A doctor who inspected Ivan Golunov said he may have suffered broken ribs, concussion and a haematoma.
A Russian investigative journalist arrested on controversial drug charges has been severely beaten in custody, his lawyer has said.
Golunov, a reporter for the independent Meduza news website, was arrested on drug charges on Friday. Colleagues and friends believe he is being targeted for his work on state corruption and business interests.
Two separate teams of doctors suggested Golunov be taken to hospital for x-rays but police investigators refused. The injuries were sustained while Golunov was in custody, his lawyer Dmitri Dzhulai confirmed by text message.
Golunov was later taken to a Moscow hospital, several Russian outlets reported. He had earlier complained police punched and kicked him about the head and chest because he refused to sign a police report before he had access to a lawyer.
He was formally charged on Saturday with drug possession with intent to sell, a crime that carries a prison sentence of between 10 and 20 years. Police said that they found 3.56 grams of the clubbing drug mephedrone in a backpack belonging to Golunov and 5.42 grams of cocaine in an apartment he purportedly rented in Moscow. Golunov has said the drugs were planted.
Hundreds of people protested against his arrest outside Moscow’s police headquarters on Friday, holding signs in support reading: “My name is Ivan Golunov. I am a journalist. Arrest me, too.”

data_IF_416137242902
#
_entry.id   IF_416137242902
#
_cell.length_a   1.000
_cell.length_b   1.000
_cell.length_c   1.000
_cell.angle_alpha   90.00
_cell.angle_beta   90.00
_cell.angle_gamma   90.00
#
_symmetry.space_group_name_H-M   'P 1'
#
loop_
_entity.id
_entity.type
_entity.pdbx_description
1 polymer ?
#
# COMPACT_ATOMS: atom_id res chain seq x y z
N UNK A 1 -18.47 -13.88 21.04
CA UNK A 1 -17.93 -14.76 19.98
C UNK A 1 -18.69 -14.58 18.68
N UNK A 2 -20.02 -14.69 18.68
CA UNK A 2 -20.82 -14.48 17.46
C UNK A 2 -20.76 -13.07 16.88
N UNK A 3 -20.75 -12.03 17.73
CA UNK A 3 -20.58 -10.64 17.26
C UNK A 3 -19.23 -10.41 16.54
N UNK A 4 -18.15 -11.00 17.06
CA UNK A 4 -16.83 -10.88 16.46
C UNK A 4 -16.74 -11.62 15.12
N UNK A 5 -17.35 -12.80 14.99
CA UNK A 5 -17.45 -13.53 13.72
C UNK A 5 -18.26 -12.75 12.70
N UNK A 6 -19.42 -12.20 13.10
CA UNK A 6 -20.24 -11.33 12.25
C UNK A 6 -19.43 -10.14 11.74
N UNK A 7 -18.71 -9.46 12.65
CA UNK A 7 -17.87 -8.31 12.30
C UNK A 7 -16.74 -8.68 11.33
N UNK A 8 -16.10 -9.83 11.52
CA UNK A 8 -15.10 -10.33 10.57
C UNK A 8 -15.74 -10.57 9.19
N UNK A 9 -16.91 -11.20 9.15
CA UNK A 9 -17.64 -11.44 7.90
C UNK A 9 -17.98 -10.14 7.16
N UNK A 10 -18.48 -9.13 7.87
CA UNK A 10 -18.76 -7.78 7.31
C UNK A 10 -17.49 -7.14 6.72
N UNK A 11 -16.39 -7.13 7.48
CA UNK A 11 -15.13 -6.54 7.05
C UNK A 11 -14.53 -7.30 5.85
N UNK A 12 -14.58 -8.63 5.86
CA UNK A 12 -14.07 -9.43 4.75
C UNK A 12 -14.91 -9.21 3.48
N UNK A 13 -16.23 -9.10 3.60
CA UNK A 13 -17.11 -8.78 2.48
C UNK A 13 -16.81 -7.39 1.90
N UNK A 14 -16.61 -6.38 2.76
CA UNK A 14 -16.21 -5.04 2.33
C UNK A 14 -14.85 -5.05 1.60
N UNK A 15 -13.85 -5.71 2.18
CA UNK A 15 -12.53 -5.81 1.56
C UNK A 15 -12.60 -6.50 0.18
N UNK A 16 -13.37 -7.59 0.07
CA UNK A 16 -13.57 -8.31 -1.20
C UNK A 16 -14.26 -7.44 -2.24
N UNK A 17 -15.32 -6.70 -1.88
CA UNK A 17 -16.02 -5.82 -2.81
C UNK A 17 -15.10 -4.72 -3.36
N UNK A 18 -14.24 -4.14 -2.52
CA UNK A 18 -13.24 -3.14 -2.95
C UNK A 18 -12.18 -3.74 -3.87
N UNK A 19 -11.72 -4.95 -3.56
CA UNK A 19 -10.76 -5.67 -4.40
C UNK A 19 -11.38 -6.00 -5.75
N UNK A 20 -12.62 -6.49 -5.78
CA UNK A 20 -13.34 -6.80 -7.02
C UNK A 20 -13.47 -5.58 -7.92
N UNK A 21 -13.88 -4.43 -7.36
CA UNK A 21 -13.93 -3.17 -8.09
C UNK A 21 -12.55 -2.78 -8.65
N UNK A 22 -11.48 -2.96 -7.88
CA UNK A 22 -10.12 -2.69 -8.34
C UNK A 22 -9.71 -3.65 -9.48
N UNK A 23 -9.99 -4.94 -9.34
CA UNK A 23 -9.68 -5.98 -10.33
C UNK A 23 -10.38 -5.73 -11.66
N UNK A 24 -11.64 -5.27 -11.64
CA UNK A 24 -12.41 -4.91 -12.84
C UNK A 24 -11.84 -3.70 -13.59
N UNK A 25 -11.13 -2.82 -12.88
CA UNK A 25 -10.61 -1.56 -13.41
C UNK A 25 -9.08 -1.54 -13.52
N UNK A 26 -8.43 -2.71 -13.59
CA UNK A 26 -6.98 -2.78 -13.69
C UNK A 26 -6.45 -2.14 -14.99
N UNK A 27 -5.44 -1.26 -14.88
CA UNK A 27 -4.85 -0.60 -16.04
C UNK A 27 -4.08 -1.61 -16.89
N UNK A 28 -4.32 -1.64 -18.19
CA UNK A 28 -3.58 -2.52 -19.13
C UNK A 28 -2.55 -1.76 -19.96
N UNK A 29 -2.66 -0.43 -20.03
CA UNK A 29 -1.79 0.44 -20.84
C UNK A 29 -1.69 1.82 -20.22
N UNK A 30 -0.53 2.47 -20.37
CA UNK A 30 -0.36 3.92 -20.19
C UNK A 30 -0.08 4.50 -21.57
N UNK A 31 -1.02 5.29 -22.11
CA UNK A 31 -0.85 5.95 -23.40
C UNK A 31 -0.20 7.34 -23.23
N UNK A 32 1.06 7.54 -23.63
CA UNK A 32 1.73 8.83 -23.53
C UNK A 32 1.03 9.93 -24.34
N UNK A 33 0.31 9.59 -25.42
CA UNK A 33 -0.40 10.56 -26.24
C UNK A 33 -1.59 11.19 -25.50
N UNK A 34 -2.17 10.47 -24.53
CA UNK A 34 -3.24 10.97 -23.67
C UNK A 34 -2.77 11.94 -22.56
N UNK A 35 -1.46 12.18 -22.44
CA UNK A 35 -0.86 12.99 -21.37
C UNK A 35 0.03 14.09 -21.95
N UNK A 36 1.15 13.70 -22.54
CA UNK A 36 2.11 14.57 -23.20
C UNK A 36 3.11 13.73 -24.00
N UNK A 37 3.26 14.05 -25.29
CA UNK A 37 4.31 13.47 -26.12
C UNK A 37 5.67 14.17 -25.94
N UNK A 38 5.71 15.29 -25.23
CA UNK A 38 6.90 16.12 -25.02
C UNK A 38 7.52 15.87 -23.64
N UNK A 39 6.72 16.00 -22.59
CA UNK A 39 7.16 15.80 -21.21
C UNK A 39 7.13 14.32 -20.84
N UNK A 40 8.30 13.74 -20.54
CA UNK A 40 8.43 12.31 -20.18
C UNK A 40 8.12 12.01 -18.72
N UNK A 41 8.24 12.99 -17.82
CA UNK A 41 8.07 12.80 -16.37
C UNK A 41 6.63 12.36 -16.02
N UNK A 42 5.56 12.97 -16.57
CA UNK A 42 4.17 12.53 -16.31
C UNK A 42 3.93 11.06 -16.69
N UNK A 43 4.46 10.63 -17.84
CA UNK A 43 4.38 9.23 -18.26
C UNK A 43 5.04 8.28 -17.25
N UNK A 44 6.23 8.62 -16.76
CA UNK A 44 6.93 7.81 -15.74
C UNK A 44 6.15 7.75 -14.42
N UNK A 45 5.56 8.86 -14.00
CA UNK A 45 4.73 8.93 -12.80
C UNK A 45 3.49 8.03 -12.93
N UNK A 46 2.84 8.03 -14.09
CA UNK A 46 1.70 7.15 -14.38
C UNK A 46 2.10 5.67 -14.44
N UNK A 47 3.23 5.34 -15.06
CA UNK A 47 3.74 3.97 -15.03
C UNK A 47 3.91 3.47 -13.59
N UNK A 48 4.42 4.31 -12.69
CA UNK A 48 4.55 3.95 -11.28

Police had also demanded Golunov sign a confession, Dzhulai said. Russian investigators often put suspects in criminal cases under pressure in order to sobtain confessions, which makes it far easier to secure a conviction.
Police have also tried to limit the public flow of information about the case, demanding that Golunov’s lawyers sign non-disclosure agreements. They have refused.
Golunov has investigated family members of a Moscow deputy mayor who amassed a fortune in real estate, predatory lenders who purchased apartments in Moscow, plans to ship Moscow’s waste to the regions, and the efforts of a senior official’s son to corner Russia’s funeral market.
He had been receiving threats before his arrest, his editors said.
“Ivan Golunov is a prominent critic and his investigations into government corruption clearly did not go down well with the authorities. It seems he is now paying the price,” said Natalia Zviagina, the director of Amnesty International’s Russia office. “The circumstances of Ivan Golunov’s detention sound dubious and follow a depressingly familiar pattern.”